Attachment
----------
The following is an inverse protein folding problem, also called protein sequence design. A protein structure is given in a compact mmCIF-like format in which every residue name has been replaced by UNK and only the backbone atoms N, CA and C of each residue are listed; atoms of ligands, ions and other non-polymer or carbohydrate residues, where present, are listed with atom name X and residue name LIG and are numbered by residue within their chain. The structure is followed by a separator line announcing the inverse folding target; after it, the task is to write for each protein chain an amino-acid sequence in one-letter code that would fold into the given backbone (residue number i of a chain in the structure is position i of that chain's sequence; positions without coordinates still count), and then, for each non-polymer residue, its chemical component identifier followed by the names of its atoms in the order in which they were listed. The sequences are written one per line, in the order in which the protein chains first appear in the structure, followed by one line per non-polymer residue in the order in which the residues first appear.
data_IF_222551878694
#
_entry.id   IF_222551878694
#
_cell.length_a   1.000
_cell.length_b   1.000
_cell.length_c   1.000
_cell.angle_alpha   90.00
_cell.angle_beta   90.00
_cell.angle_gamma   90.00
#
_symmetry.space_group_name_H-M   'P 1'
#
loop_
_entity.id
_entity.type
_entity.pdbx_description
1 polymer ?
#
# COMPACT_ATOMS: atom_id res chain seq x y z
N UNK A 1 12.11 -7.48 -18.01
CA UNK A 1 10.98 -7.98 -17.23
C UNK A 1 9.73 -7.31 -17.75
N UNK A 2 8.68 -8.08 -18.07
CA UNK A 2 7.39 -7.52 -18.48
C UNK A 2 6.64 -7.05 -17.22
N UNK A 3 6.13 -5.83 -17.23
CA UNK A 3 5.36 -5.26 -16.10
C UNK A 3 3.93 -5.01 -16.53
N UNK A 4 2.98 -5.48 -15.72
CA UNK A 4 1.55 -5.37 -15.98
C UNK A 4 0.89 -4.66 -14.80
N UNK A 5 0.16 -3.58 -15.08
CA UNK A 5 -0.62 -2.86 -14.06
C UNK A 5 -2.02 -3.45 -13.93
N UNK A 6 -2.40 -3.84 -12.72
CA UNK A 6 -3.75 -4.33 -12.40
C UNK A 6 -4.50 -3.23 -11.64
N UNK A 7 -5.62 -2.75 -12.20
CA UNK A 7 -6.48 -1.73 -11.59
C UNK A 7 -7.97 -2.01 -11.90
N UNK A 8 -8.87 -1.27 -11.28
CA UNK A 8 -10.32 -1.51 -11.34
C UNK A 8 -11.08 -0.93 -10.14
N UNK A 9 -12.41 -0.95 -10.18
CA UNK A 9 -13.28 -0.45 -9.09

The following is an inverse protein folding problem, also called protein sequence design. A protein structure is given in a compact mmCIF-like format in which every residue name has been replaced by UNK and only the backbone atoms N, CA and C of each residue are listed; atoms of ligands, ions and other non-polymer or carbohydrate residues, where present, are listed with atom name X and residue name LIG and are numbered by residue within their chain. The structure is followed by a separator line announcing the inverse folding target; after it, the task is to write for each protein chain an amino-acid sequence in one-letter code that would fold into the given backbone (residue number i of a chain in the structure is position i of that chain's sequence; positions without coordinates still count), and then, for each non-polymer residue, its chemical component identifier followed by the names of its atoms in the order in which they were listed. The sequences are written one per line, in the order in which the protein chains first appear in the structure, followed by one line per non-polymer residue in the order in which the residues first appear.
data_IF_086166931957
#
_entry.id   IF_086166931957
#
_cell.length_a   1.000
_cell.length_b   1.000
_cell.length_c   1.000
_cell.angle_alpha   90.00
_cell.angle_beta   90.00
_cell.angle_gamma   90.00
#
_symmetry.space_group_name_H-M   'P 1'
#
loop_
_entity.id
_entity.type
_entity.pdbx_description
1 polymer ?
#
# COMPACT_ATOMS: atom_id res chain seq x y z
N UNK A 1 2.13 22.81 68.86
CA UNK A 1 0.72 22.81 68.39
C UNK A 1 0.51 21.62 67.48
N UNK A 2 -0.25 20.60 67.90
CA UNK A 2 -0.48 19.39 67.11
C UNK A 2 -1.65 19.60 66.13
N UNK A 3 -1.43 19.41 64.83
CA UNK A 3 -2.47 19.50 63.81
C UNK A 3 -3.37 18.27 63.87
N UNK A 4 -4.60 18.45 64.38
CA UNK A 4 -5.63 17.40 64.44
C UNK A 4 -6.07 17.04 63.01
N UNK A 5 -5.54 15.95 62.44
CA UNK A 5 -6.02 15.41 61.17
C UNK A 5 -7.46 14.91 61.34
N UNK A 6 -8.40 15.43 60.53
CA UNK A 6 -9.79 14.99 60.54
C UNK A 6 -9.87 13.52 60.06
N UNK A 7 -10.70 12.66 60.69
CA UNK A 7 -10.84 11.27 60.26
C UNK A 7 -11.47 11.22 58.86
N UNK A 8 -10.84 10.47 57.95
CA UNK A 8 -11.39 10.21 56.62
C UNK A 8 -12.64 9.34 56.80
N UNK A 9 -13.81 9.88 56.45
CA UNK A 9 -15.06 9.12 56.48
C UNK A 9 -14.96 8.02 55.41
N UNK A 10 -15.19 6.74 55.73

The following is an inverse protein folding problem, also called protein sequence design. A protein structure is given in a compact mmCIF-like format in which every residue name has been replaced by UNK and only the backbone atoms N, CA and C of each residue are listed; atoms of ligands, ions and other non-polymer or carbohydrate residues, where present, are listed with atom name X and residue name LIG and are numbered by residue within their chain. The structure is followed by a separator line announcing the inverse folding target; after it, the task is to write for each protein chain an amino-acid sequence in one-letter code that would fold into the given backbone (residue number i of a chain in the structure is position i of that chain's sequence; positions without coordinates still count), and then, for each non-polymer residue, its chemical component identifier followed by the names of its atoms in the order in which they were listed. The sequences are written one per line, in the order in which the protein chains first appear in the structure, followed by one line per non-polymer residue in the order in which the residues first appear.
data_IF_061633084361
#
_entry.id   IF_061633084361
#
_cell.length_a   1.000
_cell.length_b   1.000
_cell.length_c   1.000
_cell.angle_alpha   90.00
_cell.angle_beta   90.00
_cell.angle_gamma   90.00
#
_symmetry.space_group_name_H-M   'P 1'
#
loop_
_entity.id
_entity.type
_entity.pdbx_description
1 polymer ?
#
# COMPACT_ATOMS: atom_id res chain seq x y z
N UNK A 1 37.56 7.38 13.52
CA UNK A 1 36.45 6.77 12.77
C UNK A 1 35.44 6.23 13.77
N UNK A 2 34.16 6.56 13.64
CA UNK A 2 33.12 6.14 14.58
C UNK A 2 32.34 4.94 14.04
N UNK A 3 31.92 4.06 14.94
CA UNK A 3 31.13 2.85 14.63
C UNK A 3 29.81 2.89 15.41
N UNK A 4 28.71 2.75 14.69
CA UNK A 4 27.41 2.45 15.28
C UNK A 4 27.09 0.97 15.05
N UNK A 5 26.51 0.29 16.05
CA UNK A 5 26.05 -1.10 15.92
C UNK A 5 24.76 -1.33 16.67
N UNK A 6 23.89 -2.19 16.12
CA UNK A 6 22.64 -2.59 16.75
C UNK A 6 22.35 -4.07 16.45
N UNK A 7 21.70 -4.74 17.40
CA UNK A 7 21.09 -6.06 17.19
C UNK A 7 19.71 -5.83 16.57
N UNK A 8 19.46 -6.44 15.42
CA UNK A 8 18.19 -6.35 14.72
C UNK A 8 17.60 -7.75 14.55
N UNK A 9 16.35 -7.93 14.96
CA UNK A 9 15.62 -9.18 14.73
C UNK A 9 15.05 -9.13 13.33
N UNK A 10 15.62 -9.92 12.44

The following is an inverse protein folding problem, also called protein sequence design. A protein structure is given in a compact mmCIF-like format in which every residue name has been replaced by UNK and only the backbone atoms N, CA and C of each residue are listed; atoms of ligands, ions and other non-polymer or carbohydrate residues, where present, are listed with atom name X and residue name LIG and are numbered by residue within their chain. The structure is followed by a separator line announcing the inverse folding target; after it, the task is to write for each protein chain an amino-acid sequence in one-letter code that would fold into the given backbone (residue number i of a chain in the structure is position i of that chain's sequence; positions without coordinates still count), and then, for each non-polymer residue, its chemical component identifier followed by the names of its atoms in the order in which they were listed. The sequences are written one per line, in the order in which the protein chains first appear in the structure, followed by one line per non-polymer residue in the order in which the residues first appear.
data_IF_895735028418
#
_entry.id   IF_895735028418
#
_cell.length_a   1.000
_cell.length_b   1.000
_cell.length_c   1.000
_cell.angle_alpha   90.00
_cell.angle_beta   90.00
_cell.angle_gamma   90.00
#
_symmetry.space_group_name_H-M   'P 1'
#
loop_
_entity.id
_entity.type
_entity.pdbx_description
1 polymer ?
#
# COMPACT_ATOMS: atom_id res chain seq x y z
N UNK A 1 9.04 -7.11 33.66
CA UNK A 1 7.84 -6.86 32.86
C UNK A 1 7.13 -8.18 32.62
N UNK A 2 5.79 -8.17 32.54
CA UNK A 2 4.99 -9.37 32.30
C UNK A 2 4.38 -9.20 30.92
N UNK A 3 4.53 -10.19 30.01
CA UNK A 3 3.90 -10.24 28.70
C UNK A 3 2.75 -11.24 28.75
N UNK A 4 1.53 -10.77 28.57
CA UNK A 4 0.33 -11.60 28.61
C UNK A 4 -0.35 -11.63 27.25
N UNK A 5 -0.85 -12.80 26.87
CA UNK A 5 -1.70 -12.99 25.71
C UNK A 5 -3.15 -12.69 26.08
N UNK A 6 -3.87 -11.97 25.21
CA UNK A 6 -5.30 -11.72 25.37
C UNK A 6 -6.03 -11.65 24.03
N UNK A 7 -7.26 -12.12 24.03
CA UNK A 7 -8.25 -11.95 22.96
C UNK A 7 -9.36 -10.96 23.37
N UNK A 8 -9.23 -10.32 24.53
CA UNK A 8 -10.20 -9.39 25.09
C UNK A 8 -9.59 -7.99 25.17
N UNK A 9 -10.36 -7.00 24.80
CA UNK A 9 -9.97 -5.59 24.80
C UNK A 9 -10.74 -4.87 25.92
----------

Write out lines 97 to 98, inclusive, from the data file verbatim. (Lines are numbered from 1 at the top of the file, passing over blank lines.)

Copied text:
The following is an inverse protein folding problem, also called protein sequence design. A protein structure is given in a compact mmCIF-like format in which every residue name has been replaced by UNK and only the backbone atoms N, CA and C of each residue are listed; atoms of ligands, ions and other non-polymer or carbohydrate residues, where present, are listed with atom name X and residue name LIG and are numbered by residue within their chain. The structure is followed by a separator line announcing the inverse folding target; after it, the task is to write for each protein chain an amino-acid sequence in one-letter code that would fold into the given backbone (residue number i of a chain in the structure is position i of that chain's sequence; positions without coordinates still count), and then, for each non-polymer residue, its chemical component identifier followed by the names of its atoms in the order in which they were listed. The sequences are written one per line, in the order in which the protein chains first appear in the structure, followed by one line per non-polymer residue in the order in which the residues first appear.
data_IF_061633084361